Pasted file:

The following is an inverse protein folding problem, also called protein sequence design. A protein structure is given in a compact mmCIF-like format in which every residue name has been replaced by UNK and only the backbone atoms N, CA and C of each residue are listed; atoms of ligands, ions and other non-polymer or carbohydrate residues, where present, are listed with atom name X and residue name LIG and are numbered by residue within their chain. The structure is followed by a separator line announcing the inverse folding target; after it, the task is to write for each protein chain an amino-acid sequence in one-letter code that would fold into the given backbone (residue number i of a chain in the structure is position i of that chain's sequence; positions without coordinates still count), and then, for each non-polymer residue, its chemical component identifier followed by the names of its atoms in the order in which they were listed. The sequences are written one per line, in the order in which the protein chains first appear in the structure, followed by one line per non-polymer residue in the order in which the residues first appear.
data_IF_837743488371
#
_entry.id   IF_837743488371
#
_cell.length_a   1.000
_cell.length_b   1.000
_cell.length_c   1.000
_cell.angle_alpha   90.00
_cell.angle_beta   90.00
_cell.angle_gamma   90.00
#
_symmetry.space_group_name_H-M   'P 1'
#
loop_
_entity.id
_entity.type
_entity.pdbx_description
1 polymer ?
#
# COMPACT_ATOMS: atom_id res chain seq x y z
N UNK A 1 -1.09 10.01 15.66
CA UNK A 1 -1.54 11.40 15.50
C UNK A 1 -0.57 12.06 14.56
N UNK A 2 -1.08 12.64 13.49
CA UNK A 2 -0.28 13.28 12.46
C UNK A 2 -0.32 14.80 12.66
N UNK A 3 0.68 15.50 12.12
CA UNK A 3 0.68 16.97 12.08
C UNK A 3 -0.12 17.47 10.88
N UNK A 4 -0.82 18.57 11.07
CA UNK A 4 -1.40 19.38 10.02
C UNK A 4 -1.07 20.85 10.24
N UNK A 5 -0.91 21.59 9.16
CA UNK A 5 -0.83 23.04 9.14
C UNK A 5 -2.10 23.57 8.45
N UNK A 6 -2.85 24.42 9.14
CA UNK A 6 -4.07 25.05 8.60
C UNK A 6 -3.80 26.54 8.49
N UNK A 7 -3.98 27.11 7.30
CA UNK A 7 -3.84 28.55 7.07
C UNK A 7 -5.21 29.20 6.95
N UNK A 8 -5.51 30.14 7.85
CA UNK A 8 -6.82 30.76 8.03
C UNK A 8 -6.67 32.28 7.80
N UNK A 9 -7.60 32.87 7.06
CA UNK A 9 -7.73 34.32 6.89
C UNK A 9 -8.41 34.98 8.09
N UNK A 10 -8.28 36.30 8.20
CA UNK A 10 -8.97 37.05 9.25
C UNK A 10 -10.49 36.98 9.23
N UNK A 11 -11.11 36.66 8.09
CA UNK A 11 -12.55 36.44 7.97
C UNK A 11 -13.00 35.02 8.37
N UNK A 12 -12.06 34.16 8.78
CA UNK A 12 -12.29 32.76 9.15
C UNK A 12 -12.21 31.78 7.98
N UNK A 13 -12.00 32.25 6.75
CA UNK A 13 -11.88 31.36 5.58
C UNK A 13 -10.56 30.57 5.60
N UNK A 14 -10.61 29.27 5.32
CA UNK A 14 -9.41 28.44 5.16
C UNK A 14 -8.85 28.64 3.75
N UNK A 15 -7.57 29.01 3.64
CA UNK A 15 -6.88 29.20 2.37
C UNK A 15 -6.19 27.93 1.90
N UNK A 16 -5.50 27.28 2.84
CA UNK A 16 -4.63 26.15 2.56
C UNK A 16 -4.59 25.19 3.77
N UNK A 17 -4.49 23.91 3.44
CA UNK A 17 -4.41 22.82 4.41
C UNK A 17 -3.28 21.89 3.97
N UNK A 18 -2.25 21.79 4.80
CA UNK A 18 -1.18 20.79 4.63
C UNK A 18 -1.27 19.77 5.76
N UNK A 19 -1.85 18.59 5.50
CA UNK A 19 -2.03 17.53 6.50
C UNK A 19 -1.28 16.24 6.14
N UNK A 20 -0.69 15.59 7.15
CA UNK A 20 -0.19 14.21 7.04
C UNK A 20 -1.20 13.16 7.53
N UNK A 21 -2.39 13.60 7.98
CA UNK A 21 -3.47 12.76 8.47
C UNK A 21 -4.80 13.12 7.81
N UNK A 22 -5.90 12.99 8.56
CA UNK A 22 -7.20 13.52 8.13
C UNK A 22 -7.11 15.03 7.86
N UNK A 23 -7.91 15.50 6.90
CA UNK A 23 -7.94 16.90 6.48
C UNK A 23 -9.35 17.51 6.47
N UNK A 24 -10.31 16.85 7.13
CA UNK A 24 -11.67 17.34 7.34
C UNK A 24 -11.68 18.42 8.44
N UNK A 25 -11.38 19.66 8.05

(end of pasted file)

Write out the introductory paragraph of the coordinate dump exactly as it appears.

The following is an inverse protein folding problem, also called protein sequence design. A protein structure is given in a compact mmCIF-like format in which every residue name has been replaced by UNK and only the backbone atoms N, CA and C of each residue are listed; atoms of ligands, ions and other non-polymer or carbohydrate residues, where present, are listed with atom name X and residue name LIG and are numbered by residue within their chain. The structure is followed by a separator line announcing the inverse folding target; after it, the task is to write for each protein chain an amino-acid sequence in one-letter code that would fold into the given backbone (residue number i of a chain in the structure is position i of that chain's sequence; positions without coordinates still count), and then, for each non-polymer residue, its chemical component identifier followed by the names of its atoms in the order in which they were listed. The sequences are written one per line, in the order in which the protein chains first appear in the structure, followed by one line per non-polymer residue in the order in which the residues first appear.